"My Dog Skip" (Warners) -- Based on the autobiographical book by Willie Morris, the film chronicles the growing pains of an unpopular, introverted 9-year-old boy living in a small Mississippi town during World War II. The arrival of a Jack Russell terrier puppy on his birthday will open the boy up to valuable lessons of life and friendship. Kevin Bacon plays his overprotective father. Diane Lane co-stars as his mother. (Limited release)
"Supernova" (MGM/UA) -- Set in the 22nd century, this sci-fi thriller follows the rescue mission of Nightingale 229, an ambulance spacecraft dispatched to investigate a distress signal from a distant comet. Awaiting the six members are a lone survivor, a strange alien artifact and a star that is about to go supernova. James Spader, Angela Bassett and Lou Diamond Phillips play the time-bound rescuers. (Wide release)
"Next Friday" (New Line) -- Ice Cube produces, writes and stars in this sequel to 1995's comedy hit "Friday." The action picks up where the original film left off with Cube taking down the neighborhood bully. In fear of revenge, the young man flees the inner city to hide out at his uncle's suburban home. (Limited release)
"The Quarry" (First Run) -- Set in the South African outback, an escaped criminal accidentally kills a minister and assumes his identity. His action catches up with him when a band of petty thieves discover his true identity and threaten to expose the impersonator. Based on the novel by South African writer Damon Galgut. (Limited release)
"The Terrorist" (Phaedra) -- Inspired by events surrounding the assassination of Indian prime minister Rajiv Gandhi, this insightful portrait traces the final days of a female bomber preparing for a suicide mission to kill a major political figure. Her ideological quest transforms into a spiritual and psychological journey after a series of encounters she has with various characters. (Limited release)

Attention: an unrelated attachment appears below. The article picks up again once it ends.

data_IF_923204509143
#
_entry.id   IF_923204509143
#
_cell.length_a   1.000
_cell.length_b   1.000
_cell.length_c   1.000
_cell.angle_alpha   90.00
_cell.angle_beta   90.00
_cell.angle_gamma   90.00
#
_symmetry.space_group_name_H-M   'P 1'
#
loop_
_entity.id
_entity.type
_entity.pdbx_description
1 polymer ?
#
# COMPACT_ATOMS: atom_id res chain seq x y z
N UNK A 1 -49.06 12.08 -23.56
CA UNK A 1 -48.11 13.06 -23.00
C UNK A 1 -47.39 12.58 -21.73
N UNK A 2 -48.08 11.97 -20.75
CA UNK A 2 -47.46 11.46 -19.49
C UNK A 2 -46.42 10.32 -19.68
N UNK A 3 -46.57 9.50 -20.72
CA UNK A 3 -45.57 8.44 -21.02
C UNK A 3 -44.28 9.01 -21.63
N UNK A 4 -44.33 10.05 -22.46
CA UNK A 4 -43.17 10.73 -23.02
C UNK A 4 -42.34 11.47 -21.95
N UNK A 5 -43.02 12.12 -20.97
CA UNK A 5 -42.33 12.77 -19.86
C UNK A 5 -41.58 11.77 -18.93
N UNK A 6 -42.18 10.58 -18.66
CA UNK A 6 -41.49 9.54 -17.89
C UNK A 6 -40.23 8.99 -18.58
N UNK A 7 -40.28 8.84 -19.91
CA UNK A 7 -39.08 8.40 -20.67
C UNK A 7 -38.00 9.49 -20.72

"Girl, Interrupted" (Sony) - Winona Ryder stars in this based-on-a-true story tale of a teen confined to a psychiatric ward. Angelina Jolie co-stars as a fellow patient. (Expanded release)
"Holy Smoke!" (Miramax) -- Kate Winslet plays a young Australian woman who journeys to India for spiritual enlightenment. When her family suspect her transformation is in fact the doing of religious brainwashing, they hire Harvey Keitel to rescue her. Undermining his task, the experienced guru gets sucked into a world of temptation. Directed by Academy Award-winning director Jane Campion. (Expanded release)
"The Hurricane" (Universal) - Denzel Washington stars as Rubin "Hurricane" Carter, the real-life middleweight boxer who was wrongly convicted of the murders of three white men in 1966. Deborah Kara Unger, John Hannah and Liev Schreiber co-star as the activists who champion his cause. (Expanded release)
"Jesus' Son" (Lions Gate) -- Billy Crudup plays an itinerant junkie stumbling across 1970s America, searching for meaning in everything from drugs and sex to chance encounters with anonymous strangers. Samantha Morton, Holly Hunter, Denis Leary and Dennis Hopper co-star. (Expanded release)
"Topsy-Turvy" (USA) -- Acclaimed director Mike Leigh leaps back in time to enter the lives of two Londoners who were marked by their extraordinary creativity: William Schwenck Gilbert and Arthur Sullivan. (Expanded release)